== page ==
Experimental Design and Data Analysis for Biologists. Quinn, G. P., and M. J. Keough. 2002. Cambridge University Press, Cambridge, United Kingdom. 556 pp. $110.00 (hardcover). ISBN 0–521–81128–7. $48.00 (paperback). ISBN 0–521–00976–6.
Conservation biology is evolving into an increasingly quantitative discipline. The emphasis of late has been on simulation and analytical modeling, typically under the rubric of population viability analysis. Somehow, in the rush to equip young conservation biologists with cutting-edge quantitative skills, we have begun to overlook the importance of good old-fashioned data analysis, the fundamentals of experimental design and sampling, and, perhaps most important, the ability to consider a biological question, look at an existing data set, and determine which statistical tests are appropriate.
Recently, I informally surveyed several dozen graduate students enrolled in two major environmental science programs, both of which have a strong emphasis on conservation biology. When asked to weigh the importance of a variety of research skills, the overwhelming majority lamented that they had not received more training in data analysis and statistics. Ironically, most of the students I surveyed had in fact taken one or two introductory statistics courses as undergraduates. In these courses, they were typically exposed to the t test, analysis of variance (ANOVA), the chi-square test, linear regression, and correlation analysis. Although such courses are an important first step, they simply cannot provide today's conservation biologists with the tools they need to deal with real data and real questions in conservation.
The trouble is that, although there are many excellent introductory texts, few books do a good job of covering the more sophisticated techniques in a manner that is accessible to the typical biologist (rather than the typical statistician). Fortunately, such a book now exists in Quinn and Keough's Experimental Design and Data Analysis for Biologists. In the preface, the authors describe their book as a bridge between the nice, neat examples covered in introductory courses and the in-the-trenches application of these techniques to real data. Quinn and Keough have succeeded marvelously in building this bridge.
Experimental Design and Data Analysis for Biologists has several major strengths. First, Quinn and Keough provide exceptionally lucid explanations of several of the more slippery statistical concepts. For example, their explanation of why degrees of freedom are called such is the clearest I have encountered. Second, they deal with topics that most introductory texts avoid, such as maximum-likelihood estimation and Bayesian approaches. Although the overall emphasis is on “traditional” (albeit advanced) techniques, Quinn and Keough provide a useful introduction to the philosophical and practical differences between Bayesian and Popperian hypothesis testing, delving into the advantages and limitations of each. I especially appreciated that discussions of nonparametric approaches, including resampling or randomization methods, are integrated throughout the book instead of being relegated to a single chapter. Besides some of the more standard techniques such as linear regression, single and multiway ANOVA, and some of the variations thereof (e.g., blocked, nested, repeated measures, split-plot), there is a whole chapter devoted to analysis of covariance and excellent sections on logistic regression and log-linear models. Four chapters are devoted to multivariate techniques, including multivariate analysis of variance, discriminant-function analysis, principle components, correspondence analysis, canonical correlation analysis, multidimensional scaling, and cluster analysis.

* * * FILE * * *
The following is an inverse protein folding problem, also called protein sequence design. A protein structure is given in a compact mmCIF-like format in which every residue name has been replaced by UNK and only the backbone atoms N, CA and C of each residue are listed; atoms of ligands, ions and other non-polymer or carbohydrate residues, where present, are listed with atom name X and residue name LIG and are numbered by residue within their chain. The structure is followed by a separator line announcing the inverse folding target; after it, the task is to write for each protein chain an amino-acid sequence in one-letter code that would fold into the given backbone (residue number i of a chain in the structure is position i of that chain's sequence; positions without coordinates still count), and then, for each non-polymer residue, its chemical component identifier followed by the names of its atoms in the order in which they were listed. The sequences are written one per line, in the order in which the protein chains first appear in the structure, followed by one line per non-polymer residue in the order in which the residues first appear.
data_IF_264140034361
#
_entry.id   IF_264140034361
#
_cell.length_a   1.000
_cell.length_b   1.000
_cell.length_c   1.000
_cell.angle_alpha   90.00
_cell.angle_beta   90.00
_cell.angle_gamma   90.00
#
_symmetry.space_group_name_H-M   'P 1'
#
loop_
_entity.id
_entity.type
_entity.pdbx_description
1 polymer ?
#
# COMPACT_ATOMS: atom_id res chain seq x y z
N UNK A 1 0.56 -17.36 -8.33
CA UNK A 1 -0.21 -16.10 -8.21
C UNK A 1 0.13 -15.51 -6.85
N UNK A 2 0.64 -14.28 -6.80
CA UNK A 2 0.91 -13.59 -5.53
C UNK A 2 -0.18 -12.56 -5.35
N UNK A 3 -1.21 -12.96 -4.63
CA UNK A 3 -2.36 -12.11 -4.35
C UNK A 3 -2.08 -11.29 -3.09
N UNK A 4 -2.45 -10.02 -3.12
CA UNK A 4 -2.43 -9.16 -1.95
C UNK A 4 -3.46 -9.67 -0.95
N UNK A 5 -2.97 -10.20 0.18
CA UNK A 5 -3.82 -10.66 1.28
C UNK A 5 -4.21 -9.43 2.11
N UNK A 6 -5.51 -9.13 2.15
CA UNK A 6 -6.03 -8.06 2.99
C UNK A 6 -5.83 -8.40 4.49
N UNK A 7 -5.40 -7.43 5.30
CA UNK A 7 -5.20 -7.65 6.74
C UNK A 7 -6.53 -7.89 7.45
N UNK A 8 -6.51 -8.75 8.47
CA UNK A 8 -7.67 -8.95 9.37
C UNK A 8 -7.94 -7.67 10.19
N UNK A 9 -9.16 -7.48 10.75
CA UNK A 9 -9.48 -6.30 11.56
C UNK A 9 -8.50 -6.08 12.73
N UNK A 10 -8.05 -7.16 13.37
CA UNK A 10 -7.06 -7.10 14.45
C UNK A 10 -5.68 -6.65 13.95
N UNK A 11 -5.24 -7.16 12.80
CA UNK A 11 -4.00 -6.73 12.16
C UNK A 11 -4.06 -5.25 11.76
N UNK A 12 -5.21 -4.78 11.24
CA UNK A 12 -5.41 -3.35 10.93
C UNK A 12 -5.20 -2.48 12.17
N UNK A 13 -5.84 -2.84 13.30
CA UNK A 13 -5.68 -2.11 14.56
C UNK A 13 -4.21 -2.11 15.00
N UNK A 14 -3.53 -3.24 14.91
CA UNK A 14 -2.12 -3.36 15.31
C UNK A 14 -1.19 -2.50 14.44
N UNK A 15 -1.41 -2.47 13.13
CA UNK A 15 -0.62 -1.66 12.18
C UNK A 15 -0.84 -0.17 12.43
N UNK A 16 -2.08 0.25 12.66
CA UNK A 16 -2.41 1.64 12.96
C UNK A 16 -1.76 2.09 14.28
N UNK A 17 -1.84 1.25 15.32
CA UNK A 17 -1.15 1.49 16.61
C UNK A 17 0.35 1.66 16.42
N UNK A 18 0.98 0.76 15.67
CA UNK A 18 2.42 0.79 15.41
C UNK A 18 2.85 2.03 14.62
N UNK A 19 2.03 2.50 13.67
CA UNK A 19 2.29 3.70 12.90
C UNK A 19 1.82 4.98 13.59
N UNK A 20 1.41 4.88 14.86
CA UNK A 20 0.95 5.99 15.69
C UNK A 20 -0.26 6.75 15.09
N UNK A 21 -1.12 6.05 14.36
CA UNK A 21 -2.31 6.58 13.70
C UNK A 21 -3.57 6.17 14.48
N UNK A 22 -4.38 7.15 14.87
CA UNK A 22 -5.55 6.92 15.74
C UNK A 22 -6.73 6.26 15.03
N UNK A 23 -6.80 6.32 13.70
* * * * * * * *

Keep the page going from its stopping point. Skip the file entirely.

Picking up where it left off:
The worked examples provided throughout the book are derived from the current ecological literature. The use of real ecological examples is key, not only because it is always easier to appreciate the usefulness of techniques when they are applied within one's own discipline, but also because designs and data for natural systems are often messier than those encountered in other disciplines. The authors deal with real designs and real data without simplifying them or glossing over the challenges they present. Moreover, almost all the raw data files are available from the authors' Web site, allowing the reader to try out the techniques and compare their answers.
Despite its many strengths, the book is not perfect. In fact, Hurlbert and Lombardi (2003) disagree with Quinn and Keough on a large number of specific issues. Clearly, there are places where the authors could, in future editions, take more care with terminology and definitions. But there are precious few books available today that can play so well the role of bridge for students and practitioners alike. Further, the authors do an excellent job of pointing the interested reader to key references for each subject, including the more controversial topics.
Readers should be forewarned that this book is not for beginners. The presentation of techniques and concepts assumes a strong grasp of the fundamentals. The authors move quickly through the basics so they can then delve into some of the more advanced statistical topics. Thus, I would not select this book as the primary text for my undergraduate course in biostatistics (a course with no statistics prerequisite), but it would likely be suitable for an advanced undergraduate course that requires prior completion of one or two introductory statistics courses. This book is ideal for a graduate-level course (probably a two-semester course) in any ecology, conservation biology, or environmental science program, and it is an outstanding reference for all current practitioners of ecology or conservation biology who design sampling programs and experiments or analyze data.